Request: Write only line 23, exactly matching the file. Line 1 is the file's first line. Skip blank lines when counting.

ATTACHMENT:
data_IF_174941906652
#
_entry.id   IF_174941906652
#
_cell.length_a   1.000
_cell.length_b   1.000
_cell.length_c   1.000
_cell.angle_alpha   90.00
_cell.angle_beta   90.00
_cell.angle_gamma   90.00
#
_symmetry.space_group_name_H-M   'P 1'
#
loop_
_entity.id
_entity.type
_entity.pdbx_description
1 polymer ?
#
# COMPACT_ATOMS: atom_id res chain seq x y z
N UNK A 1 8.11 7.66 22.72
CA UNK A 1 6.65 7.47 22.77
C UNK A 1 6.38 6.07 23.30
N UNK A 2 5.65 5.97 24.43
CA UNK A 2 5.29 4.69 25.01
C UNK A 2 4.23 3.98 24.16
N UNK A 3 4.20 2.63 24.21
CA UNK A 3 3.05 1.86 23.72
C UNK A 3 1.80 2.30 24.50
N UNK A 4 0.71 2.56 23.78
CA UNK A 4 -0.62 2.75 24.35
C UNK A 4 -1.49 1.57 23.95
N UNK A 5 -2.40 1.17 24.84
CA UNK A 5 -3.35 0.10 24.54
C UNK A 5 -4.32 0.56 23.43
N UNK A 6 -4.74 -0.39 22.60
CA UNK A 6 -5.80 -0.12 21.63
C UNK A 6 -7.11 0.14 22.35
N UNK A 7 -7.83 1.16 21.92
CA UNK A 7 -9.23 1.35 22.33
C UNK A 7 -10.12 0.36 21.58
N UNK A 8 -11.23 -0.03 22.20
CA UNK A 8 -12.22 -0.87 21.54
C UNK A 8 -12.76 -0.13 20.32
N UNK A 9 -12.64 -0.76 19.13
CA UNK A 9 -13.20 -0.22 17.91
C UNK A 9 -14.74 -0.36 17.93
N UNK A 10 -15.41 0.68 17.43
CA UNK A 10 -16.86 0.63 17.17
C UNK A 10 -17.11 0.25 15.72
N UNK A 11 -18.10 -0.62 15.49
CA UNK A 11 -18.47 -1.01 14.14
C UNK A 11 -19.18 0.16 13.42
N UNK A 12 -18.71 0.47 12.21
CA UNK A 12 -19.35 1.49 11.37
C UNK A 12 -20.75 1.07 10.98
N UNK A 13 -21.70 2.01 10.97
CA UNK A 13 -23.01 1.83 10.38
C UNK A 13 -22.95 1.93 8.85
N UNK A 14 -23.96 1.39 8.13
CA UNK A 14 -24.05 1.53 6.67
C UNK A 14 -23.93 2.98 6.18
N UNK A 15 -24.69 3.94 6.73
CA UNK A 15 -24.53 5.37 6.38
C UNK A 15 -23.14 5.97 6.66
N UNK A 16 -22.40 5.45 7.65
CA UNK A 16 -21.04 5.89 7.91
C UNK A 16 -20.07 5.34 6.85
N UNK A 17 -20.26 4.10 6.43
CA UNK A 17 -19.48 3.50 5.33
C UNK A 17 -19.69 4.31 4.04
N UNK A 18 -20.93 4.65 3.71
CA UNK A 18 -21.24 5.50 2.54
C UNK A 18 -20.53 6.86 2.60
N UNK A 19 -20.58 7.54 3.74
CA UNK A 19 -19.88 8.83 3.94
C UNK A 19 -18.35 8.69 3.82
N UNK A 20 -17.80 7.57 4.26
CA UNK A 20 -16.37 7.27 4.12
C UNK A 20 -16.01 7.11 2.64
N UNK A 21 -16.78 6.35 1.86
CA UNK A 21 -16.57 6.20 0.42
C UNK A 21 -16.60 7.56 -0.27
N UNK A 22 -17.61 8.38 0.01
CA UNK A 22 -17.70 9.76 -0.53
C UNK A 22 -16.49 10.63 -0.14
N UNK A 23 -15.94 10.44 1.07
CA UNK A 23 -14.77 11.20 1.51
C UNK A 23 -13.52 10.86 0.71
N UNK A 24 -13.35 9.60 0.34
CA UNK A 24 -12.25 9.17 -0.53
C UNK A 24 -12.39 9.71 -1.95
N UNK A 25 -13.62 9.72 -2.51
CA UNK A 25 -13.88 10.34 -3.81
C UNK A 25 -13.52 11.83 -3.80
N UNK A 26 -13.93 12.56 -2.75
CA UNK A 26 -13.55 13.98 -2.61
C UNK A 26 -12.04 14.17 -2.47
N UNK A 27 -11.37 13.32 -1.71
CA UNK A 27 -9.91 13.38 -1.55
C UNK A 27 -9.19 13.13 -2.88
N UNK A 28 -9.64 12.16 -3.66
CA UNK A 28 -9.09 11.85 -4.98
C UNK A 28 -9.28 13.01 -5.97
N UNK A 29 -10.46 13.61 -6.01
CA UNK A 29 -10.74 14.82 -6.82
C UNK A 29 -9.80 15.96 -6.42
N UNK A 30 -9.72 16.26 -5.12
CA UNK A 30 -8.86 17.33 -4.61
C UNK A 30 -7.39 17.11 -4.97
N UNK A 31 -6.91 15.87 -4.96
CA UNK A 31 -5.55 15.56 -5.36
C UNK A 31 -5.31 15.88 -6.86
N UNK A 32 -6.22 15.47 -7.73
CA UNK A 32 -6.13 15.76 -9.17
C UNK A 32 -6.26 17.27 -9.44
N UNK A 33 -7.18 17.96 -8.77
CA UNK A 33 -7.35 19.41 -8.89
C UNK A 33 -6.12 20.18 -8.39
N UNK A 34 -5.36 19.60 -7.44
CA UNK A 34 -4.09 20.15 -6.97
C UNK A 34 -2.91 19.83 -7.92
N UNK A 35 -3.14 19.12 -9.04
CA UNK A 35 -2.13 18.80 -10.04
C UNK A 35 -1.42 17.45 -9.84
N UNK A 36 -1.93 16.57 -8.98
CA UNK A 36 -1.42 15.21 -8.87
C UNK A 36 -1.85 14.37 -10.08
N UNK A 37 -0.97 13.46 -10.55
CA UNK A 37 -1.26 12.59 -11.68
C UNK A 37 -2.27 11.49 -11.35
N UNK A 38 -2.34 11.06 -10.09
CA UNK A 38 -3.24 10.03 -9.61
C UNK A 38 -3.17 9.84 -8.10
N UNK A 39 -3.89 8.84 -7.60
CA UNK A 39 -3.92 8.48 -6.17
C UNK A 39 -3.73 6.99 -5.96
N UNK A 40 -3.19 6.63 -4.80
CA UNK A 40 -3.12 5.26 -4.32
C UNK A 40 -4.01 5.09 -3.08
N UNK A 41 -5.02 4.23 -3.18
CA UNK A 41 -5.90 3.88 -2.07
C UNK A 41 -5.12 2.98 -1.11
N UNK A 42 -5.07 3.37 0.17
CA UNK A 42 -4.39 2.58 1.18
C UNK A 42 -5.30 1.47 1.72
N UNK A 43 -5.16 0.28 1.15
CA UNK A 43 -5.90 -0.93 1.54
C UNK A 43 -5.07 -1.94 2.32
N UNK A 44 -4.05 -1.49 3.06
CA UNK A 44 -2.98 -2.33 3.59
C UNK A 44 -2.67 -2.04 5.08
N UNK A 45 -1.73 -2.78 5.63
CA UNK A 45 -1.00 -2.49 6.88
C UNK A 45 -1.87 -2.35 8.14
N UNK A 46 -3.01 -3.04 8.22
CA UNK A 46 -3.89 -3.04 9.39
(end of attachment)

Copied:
C UNK A 1 6.38 6.07 23.30